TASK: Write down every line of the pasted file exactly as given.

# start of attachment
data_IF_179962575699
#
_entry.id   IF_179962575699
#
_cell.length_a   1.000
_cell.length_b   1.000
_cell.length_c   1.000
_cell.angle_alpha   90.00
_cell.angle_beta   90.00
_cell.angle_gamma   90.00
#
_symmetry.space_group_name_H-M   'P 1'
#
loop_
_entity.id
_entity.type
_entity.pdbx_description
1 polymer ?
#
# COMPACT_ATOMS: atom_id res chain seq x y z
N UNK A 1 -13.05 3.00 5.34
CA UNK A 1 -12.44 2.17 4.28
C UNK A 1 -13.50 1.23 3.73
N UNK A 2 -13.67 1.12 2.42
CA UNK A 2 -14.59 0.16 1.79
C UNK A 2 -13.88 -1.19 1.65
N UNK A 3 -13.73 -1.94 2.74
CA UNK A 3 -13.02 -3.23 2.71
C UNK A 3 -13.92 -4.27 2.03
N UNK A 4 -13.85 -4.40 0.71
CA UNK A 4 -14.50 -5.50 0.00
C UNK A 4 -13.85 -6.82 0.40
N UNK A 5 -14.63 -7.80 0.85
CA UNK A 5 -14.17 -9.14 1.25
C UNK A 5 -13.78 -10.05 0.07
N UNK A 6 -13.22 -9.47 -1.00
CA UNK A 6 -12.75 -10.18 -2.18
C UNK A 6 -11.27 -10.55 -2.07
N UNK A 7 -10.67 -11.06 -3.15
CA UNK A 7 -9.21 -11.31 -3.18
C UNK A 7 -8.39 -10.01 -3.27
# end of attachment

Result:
data_IF_179962575699
#
_entry.id   IF_179962575699
#
_cell.length_a   1.000
_cell.length_b   1.000
_cell.length_c   1.000
_cell.angle_alpha   90.00
_cell.angle_beta   90.00
_cell.angle_gamma   90.00
#
_symmetry.space_group_name_H-M   'P 1'
#
loop_
_entity.id
_entity.type
_entity.pdbx_description
1 polymer ?
#
# COMPACT_ATOMS: atom_id res chain seq x y z
N UNK A 1 -13.05 3.00 5.34
CA UNK A 1 -12.44 2.17 4.28
C UNK A 1 -13.50 1.23 3.73
N UNK A 2 -13.67 1.12 2.42
CA UNK A 2 -14.59 0.16 1.79
C UNK A 2 -13.88 -1.19 1.65
N UNK A 3 -13.73 -1.94 2.74
CA UNK A 3 -13.02 -3.23 2.71
C UNK A 3 -13.92 -4.27 2.03
N UNK A 4 -13.85 -4.40 0.71
CA UNK A 4 -14.50 -5.50 0.00
C UNK A 4 -13.85 -6.82 0.40
N UNK A 5 -14.63 -7.80 0.85
CA UNK A 5 -14.17 -9.14 1.25
C UNK A 5 -13.78 -10.05 0.07
N UNK A 6 -13.22 -9.47 -1.00
CA UNK A 6 -12.75 -10.18 -2.18
C UNK A 6 -11.27 -10.55 -2.07
N UNK A 7 -10.67 -11.06 -3.15
CA UNK A 7 -9.21 -11.31 -3.18
C UNK A 7 -8.39 -10.01 -3.27